"Rants and Raves" is an open forum for coaches to
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on the state of college basketball and beyond.
By Kyle Macy, Morehead State
It It’s not often that I agree with
CollegeInsider.com’s editor-in-chief, but he is very
accurate with his conclusion regarding the challenge
of scheduling. For a great majority of coaches at
the mid-major level, it’s an ever-changing process.
In a recent conversation with Dwyer, we discussed
the challenges of mid-major coaches. He made the
point that our style of play, approach to recruiting
and how we deal with our players all remain
basically the same. But what changes, from year to
year is our approach to scheduling. It is arguably
one of the biggest challenges facing coaches outside
the ranks of the power conferences.
By in large, there is not much change in scheduling
approach for my piers in the power conferences. In
some cases there have been minor adjustments to
improve RPI ratings, but that has often resulted in
scheduling a so-called better opponent to visit
their arena. In addition some coaches, knowing their
team would be better served, will put together a
more challenging non-league schedule.
But the differences are not drastic.
For the most part, Arizona’s Lute Olson and Memphis
coach John Calipari have always taken the approach
of putting together a challenging non-league slate.
Rarely would hear someone remark that either the
Wildcats or Tigers played a so-called cupcake
Of course there are countless other examples as
well. The point being that you would find only
subtle changes over the course of a five or ten year
period. This is not the case for coaches at the
A quick review of the RPI will reveal a number of
examples of mid-major teams that have had a dramatic
improvement in their rating. So dramatic is the
change that these teams have positioned themselves
well for at-large consideration to the NCAA. This
point has not gone unnoticed by coaches around the
Oral Roberts coach Scott Sutton noted, in Dwyer’s
feature, that he was going to be taking a very close
look at the selection process for the up-coming NCAA
tournament. Will an impressive “team” RPI be enough
to overcome an average “conference” RPI? Will we
hear that certain teams were left sitting on the
bubble because of an average strength of schedule?
Every year there is a different interpretation of
what is an NCAA tournament team and what is an NIT
team. That would only make sense, as each year the
landscape of college basketball changes. The key is
to be one step ahead as we head into the off-season
and begin the process of scheduling for next season.
In many respects, it has really become an art form
at the mid-major level.
Anytime you have success it becomes more difficult
to schedule in the future. Teams in the ACC, Big
Ten, Pac-10 or SEC will take a long hard look at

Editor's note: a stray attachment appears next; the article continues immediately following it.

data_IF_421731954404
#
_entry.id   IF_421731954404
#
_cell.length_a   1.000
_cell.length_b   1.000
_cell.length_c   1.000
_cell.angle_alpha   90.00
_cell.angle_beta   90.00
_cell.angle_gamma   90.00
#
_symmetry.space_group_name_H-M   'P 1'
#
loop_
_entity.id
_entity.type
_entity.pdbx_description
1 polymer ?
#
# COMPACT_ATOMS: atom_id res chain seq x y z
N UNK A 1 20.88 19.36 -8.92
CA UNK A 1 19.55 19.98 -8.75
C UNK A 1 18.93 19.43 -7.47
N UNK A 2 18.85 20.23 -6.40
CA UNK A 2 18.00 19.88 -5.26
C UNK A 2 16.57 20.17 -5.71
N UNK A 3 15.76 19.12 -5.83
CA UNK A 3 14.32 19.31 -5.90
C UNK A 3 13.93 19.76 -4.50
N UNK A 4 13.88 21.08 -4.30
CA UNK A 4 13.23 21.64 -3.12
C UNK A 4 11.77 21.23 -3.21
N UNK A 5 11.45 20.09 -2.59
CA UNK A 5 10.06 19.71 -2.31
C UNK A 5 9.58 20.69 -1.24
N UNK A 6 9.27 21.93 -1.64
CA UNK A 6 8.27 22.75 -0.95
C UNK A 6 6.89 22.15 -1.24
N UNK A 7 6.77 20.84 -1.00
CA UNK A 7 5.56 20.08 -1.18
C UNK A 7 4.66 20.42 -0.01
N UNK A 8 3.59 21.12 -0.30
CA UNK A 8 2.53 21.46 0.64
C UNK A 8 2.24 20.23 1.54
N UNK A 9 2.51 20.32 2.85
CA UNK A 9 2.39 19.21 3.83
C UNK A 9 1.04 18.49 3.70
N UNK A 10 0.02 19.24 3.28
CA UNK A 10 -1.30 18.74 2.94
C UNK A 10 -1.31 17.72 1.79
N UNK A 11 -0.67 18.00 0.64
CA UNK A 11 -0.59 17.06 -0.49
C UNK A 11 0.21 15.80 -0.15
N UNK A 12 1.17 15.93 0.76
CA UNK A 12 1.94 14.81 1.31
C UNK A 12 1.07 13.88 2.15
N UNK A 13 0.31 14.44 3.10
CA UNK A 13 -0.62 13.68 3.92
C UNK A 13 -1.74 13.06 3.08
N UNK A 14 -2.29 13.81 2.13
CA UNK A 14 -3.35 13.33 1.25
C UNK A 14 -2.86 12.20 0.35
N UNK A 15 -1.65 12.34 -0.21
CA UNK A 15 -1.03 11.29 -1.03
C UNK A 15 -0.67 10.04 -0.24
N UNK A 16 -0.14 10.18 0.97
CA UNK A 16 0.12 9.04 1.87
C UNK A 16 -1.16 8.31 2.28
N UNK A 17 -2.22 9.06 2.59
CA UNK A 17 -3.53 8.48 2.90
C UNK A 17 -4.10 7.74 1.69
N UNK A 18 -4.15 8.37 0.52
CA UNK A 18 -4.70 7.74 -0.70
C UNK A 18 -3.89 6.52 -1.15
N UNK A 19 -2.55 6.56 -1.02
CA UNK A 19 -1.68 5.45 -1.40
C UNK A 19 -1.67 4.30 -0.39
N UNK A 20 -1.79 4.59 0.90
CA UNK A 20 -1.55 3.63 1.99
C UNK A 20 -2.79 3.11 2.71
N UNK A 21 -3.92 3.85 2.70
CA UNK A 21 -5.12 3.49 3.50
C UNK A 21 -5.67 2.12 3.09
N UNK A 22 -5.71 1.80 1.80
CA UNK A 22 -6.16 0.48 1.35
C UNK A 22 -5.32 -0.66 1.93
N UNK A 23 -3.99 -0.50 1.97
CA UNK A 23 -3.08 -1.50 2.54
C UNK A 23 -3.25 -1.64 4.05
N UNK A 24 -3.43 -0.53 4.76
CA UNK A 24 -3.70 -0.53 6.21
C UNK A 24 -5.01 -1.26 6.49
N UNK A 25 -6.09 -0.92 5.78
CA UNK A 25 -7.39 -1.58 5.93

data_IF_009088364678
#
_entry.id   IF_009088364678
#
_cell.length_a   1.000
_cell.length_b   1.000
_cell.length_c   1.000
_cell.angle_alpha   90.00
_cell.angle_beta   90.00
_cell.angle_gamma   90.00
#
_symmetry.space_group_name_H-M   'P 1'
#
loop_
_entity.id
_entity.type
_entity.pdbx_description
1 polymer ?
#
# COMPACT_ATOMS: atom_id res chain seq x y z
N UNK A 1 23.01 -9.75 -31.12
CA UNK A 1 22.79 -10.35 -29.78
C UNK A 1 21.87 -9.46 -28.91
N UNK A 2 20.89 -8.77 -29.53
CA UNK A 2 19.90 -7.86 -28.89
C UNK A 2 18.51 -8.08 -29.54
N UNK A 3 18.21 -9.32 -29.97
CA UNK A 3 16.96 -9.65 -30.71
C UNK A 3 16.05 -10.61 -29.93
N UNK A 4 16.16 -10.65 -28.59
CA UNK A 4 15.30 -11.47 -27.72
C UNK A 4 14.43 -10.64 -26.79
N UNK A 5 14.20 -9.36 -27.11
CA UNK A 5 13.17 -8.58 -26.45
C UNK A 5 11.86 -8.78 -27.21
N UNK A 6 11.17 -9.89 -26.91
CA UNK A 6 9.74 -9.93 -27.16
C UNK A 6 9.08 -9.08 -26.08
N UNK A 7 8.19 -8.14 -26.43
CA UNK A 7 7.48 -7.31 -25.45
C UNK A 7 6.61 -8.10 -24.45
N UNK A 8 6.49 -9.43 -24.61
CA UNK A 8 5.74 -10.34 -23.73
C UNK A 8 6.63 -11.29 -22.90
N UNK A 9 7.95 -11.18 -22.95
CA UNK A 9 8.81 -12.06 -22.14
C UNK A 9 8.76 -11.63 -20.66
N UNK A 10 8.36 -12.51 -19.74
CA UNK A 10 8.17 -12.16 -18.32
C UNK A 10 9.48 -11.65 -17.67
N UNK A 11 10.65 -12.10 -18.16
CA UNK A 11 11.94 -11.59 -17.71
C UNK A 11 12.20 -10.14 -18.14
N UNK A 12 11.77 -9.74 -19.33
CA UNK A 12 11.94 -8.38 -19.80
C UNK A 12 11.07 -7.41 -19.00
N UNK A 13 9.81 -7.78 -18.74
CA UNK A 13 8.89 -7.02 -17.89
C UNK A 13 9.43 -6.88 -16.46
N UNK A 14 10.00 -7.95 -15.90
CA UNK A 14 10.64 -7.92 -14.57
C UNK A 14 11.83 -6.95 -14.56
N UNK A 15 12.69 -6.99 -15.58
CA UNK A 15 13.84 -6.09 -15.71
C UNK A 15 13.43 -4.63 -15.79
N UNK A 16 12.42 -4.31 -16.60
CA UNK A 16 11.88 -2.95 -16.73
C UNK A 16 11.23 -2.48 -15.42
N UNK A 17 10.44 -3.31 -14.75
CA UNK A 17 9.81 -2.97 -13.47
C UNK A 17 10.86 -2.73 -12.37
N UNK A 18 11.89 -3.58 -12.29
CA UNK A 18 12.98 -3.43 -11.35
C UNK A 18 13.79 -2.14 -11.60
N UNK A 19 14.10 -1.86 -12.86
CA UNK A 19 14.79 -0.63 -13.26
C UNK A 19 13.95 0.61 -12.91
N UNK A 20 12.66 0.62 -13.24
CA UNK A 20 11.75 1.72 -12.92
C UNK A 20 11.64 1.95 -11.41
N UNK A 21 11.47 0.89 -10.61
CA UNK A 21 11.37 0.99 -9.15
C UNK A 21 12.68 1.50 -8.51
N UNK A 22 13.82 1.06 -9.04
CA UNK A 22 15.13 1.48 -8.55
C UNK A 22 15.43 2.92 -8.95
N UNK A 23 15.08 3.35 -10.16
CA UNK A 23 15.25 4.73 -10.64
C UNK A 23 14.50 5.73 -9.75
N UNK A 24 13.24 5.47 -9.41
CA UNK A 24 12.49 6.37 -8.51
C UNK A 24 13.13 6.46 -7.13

what you have in the way of returning personnel. If
it appears you might be among the better mid-major
programs in America, it would obviously be unlikely
that everyone would be anxious to schedule you.
A few years ago Bowling Green had an excellent team,
but they did not receive an at-large bid to the NCAA
tournament. After the pairings were announced, coach
Dan Dakich spoke at length about the snub and
wondered what he could do to improve his chances in
the future. As he pointed out, “How can we improve
our strength of schedule if people won’t schedule
What Dan Dakich went through and what Stew Morrill
and Utah State experienced last season have forced
coaches to be more creative in their approach to
non-conference scheduling. Once again, this is
evident when skimming through the current RPI.
Now the question is: Will that approach work next
The interesting part of scheduling is there have
always been and will always be stark contrasts in
philosophy at the mid-major level. Some programs
must schedule a lot of so-called buy-games, which is
an internal decision. Others have more flexibility
and need only to schedule two or three such
contests. But with just a few exceptions, everyone
is trying to put together a pre-conference schedule
that will give them the best opportunity to play
For Mid-Majors the steps taken, or not taken, in the
coming months will go a long ways to determining
whether or not postseason is a reality next March.
Nobody, least of all myself, is seeking
commendations or accolades for our approach to
schedule making, but it is a process that is not
fully understood by the masses. And since scheduling
in college basketball will not be taking a page from
the NFL, which is based on how a team finished the
previous year, it will continue to be a real
challenge for coaches.
Dwyer actually touched upon something of substance.
It’s good to know that an occasional thought,
however random, runs between those ears once in a